A solitary walker takes photographs of the sea at Marine Drive on a weekday evening. (Pratik Chorge / HT) Exclusive
A solitary walker takes photographs of the sea at Marine Drive on a weekday evening. (Pratik Chorge / HT)

A pandemic-era status check: The Mumbai you almost know

Slowly, the city is opening up, inching back to a semblance of its bustling, busy, beloved self, with lessons for the future.
By Team Wknd
UPDATED ON JUL 10, 2021 02:23 PM IST

Remember the first lockdown images? Photographs from around the world showed a chilling kind of urban desolation. Once-bustling areas — Mumbai’s CSMT and Juhu beach, New York’s Times Square, central London, downtown Tokyo — had an emptiness we’d never seen.

In an India forced into a sudden and strict lockdown that went on for months, photos were all we had of the world outside. And the outside looked like the end of an apocalypse film, just before the credits roll.

Here we are, more than a year later, with an outside starting to look at least slightly different. Mumbai’s local train services still haven’t resumed for the public. Much of the city continues to work from home. Commutes are dead, there is little traffic. Malls, multiplexes and most commercial buildings remain closed.

But life is sneaking through. In the city of small apartments and big ambitions, today’s images show Mumbaiites shopping again, playing cricket and football, jogging in the mornings and skateboarding by the sea. It’s a city clearly aching to get back to business.

Some breaks we can’t even articulate. How does one explain to the patrolling police that endlessly sharing the TV, bathroom, wifi and sofa with even a loving family can take its toll after all these months? That you just wanted a break from the super-dense-crush-load of domestic life on a Tuesday afternoon?

Hanging Garden at Malabar Hill on a deserted afternoon. It’s been over a year since the last school picnic had the steps and lawns covered in excited little children in uniform. (Bhushan Koyande / HT)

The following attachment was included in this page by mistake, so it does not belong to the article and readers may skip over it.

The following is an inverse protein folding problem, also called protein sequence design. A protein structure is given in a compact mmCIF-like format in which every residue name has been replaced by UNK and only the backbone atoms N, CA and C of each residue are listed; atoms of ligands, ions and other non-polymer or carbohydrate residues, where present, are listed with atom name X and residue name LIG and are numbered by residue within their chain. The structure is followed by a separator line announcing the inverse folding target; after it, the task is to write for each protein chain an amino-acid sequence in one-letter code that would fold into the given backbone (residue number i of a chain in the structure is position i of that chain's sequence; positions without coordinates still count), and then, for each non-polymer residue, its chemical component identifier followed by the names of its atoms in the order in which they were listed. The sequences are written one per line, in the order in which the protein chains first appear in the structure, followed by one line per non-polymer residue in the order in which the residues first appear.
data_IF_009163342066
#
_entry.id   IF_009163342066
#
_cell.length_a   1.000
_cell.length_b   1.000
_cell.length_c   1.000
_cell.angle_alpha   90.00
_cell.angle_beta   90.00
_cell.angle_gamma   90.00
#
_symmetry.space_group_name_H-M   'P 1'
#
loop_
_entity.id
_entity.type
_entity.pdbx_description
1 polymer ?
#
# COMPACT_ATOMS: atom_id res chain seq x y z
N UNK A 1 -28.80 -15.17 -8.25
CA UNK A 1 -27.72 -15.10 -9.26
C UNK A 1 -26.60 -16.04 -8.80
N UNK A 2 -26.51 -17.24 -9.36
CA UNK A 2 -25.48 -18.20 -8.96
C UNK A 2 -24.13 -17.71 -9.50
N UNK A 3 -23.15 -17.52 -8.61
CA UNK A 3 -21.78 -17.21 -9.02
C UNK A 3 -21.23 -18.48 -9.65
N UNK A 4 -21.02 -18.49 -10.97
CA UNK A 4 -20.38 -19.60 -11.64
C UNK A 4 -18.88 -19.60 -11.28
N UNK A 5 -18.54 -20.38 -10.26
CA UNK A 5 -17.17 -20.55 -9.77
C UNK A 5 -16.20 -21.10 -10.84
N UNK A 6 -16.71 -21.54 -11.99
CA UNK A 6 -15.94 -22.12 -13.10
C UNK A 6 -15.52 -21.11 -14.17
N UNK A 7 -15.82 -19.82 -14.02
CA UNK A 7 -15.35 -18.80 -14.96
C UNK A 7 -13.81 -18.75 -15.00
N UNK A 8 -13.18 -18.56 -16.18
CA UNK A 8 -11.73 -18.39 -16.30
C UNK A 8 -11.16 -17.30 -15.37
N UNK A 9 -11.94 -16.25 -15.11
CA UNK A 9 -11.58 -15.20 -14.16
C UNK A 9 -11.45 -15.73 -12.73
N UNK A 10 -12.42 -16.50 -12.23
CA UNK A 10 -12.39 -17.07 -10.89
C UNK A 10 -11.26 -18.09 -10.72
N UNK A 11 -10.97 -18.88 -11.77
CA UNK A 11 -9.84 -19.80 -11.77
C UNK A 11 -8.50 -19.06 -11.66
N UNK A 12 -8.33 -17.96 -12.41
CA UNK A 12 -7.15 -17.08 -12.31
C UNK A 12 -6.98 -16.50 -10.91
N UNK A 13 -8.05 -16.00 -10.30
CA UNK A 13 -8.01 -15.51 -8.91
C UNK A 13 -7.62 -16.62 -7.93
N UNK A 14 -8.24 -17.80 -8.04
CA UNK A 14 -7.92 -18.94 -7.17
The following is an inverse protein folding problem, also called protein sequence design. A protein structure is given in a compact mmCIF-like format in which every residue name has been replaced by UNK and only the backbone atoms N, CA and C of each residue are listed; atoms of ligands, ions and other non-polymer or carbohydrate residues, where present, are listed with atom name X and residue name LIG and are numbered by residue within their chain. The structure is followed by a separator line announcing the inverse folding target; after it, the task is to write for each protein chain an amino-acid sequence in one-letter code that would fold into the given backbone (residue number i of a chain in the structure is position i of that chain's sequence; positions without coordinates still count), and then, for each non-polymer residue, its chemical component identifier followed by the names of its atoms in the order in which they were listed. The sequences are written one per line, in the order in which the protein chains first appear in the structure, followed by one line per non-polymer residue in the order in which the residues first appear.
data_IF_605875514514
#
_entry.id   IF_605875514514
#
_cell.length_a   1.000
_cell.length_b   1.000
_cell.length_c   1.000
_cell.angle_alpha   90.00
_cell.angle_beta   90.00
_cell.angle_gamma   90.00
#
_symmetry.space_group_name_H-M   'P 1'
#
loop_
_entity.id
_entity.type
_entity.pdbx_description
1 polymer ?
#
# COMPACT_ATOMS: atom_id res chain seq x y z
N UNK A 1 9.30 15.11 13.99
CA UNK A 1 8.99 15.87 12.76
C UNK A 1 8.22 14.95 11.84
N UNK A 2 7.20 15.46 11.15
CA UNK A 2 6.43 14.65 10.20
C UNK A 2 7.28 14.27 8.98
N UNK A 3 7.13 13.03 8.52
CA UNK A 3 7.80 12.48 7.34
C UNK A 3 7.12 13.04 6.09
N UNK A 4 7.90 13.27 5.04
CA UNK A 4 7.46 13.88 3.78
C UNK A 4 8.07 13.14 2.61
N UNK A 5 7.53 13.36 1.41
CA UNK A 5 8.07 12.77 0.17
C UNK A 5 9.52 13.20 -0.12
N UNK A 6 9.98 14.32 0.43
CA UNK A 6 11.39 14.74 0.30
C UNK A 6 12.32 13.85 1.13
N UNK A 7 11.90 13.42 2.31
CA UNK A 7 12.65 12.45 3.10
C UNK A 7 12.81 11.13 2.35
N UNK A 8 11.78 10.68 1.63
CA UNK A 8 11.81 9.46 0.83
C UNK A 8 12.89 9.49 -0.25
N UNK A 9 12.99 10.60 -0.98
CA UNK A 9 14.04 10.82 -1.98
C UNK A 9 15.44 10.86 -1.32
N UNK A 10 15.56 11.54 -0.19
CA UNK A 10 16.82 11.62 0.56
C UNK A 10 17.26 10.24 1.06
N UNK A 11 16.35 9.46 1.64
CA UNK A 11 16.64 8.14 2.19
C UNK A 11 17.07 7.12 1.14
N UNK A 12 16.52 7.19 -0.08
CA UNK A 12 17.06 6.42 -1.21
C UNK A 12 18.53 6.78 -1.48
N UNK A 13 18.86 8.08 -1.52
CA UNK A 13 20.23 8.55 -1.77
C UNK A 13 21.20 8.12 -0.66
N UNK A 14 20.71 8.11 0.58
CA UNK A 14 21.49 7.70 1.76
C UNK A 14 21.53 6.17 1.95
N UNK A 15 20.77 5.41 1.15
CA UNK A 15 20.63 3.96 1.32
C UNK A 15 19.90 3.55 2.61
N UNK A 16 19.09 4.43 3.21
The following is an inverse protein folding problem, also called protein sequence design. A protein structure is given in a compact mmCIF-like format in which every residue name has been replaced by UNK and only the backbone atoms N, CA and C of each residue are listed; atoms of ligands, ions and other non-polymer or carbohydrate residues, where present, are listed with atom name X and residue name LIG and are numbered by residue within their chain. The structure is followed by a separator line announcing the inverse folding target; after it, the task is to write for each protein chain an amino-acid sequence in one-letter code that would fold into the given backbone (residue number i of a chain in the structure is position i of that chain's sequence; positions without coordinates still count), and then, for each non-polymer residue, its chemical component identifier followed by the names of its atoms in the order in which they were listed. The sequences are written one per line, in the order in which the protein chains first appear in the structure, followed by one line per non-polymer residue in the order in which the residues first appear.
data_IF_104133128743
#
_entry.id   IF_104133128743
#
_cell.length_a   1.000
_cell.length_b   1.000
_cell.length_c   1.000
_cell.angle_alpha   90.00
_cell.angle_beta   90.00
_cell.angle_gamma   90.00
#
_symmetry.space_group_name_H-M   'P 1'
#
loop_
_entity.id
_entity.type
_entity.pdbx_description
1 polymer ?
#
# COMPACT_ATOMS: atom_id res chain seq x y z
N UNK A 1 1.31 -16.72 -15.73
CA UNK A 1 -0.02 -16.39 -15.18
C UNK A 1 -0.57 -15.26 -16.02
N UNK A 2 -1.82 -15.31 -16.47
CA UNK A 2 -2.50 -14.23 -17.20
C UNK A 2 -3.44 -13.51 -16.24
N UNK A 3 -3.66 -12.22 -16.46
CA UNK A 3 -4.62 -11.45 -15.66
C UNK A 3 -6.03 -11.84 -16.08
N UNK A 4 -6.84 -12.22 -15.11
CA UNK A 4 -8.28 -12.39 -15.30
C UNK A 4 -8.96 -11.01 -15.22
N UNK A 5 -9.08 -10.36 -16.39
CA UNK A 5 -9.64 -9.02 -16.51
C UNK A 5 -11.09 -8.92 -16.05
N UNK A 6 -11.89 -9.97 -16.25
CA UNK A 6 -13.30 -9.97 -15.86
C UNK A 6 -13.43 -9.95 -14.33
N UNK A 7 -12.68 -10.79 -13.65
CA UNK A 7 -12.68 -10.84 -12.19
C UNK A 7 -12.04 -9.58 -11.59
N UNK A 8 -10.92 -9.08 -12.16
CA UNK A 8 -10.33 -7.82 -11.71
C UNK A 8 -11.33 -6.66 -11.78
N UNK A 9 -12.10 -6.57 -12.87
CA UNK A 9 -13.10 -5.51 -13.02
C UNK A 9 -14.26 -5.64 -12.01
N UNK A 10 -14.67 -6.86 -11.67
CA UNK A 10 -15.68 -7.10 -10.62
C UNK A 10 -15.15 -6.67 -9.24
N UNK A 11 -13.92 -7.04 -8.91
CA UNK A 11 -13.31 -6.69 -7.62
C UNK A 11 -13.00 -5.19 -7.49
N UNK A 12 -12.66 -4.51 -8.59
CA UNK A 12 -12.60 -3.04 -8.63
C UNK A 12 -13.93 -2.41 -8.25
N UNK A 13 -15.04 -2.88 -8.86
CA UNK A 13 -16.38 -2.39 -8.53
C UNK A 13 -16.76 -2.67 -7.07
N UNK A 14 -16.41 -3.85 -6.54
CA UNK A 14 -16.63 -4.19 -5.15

Hanging Garden at Malabar Hill on a deserted afternoon. It’s been over a year since the last school picnic had the steps and lawns covered in excited little children in uniform. (Bhushan Koyande / HT)

Fifteen months after that first lockdown, the pictures from Mumbai are somehow more poignant. They no longer share that solitary solidarity with images from the rest of the world. As populations in cities worldwide inch towards full vaccination, their focus is to return to business, to bustle, despite new strains of the virus. In cities like London, authorities are considering making masks optional. In Singapore, gatherings of up to five are allowed and restrictions might be relaxed for vaccinated locals by next month. In Bahrain, fully vaccinated citizens need only display their certification to attend events and enter public places. There are fashion shows, summer picnics, football matches, a Pride march, concerts, even the delayed Olympics.

India, on the other hand, is behind on vaccination and is bracing for a third wave. In Mumbai, local markets are open, but there’s no shoving or pushing. There are people in the parks in the permitted hours, but just a few. So there’s room for cricket or a brisk walk; there are free benches under the trees. There are people on the promenades, but enough space to find a spot by the sea.